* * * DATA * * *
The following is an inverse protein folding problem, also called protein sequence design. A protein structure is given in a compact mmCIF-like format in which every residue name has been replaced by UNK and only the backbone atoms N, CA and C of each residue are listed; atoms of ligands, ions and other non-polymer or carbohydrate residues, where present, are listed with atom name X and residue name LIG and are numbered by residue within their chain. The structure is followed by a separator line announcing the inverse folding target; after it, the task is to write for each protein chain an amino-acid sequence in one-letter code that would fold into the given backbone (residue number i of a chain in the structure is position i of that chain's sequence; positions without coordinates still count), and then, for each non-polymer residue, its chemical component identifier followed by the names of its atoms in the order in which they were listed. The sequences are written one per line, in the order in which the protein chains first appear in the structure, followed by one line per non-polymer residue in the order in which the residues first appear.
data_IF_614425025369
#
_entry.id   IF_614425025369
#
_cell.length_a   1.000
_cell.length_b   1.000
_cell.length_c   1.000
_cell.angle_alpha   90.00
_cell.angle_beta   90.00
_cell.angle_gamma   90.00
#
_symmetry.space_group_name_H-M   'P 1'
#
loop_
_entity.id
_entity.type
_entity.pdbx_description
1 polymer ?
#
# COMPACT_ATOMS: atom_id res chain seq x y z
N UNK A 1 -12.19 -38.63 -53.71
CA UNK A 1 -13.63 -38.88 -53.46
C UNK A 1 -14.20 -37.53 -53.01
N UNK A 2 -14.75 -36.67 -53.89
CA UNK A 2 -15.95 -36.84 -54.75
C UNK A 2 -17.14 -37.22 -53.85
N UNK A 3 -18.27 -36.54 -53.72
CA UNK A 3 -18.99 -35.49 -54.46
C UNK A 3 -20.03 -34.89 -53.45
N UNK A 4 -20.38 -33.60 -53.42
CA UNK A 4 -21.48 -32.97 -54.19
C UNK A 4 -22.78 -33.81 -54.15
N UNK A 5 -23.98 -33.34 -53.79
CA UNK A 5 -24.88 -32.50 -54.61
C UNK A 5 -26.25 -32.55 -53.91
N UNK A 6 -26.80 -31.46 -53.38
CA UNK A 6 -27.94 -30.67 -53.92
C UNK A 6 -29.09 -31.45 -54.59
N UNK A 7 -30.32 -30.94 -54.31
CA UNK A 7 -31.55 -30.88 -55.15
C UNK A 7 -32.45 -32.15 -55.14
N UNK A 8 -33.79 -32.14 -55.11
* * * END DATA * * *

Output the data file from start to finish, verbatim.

The following is an inverse protein folding problem, also called protein sequence design. A protein structure is given in a compact mmCIF-like format in which every residue name has been replaced by UNK and only the backbone atoms N, CA and C of each residue are listed; atoms of ligands, ions and other non-polymer or carbohydrate residues, where present, are listed with atom name X and residue name LIG and are numbered by residue within their chain. The structure is followed by a separator line announcing the inverse folding target; after it, the task is to write for each protein chain an amino-acid sequence in one-letter code that would fold into the given backbone (residue number i of a chain in the structure is position i of that chain's sequence; positions without coordinates still count), and then, for each non-polymer residue, its chemical component identifier followed by the names of its atoms in the order in which they were listed. The sequences are written one per line, in the order in which the protein chains first appear in the structure, followed by one line per non-polymer residue in the order in which the residues first appear.
data_IF_614425025369
#
_entry.id   IF_614425025369
#
_cell.length_a   1.000
_cell.length_b   1.000
_cell.length_c   1.000
_cell.angle_alpha   90.00
_cell.angle_beta   90.00
_cell.angle_gamma   90.00
#
_symmetry.space_group_name_H-M   'P 1'
#
loop_
_entity.id
_entity.type
_entity.pdbx_description
1 polymer ?
#
# COMPACT_ATOMS: atom_id res chain seq x y z
N UNK A 1 -12.19 -38.63 -53.71
CA UNK A 1 -13.63 -38.88 -53.46
C UNK A 1 -14.20 -37.53 -53.01
N UNK A 2 -14.75 -36.67 -53.89
CA UNK A 2 -15.95 -36.84 -54.75
C UNK A 2 -17.14 -37.22 -53.85
N UNK A 3 -18.27 -36.54 -53.72
CA UNK A 3 -18.99 -35.49 -54.46
C UNK A 3 -20.03 -34.89 -53.45
N UNK A 4 -20.38 -33.60 -53.42
CA UNK A 4 -21.48 -32.97 -54.19
C UNK A 4 -22.78 -33.81 -54.15
N UNK A 5 -23.98 -33.34 -53.79
CA UNK A 5 -24.88 -32.50 -54.61
C UNK A 5 -26.25 -32.55 -53.91
N UNK A 6 -26.80 -31.46 -53.38
CA UNK A 6 -27.94 -30.67 -53.92
C UNK A 6 -29.09 -31.45 -54.59
N UNK A 7 -30.32 -30.94 -54.31
CA UNK A 7 -31.55 -30.88 -55.15
C UNK A 7 -32.45 -32.15 -55.14
N UNK A 8 -33.79 -32.14 -55.11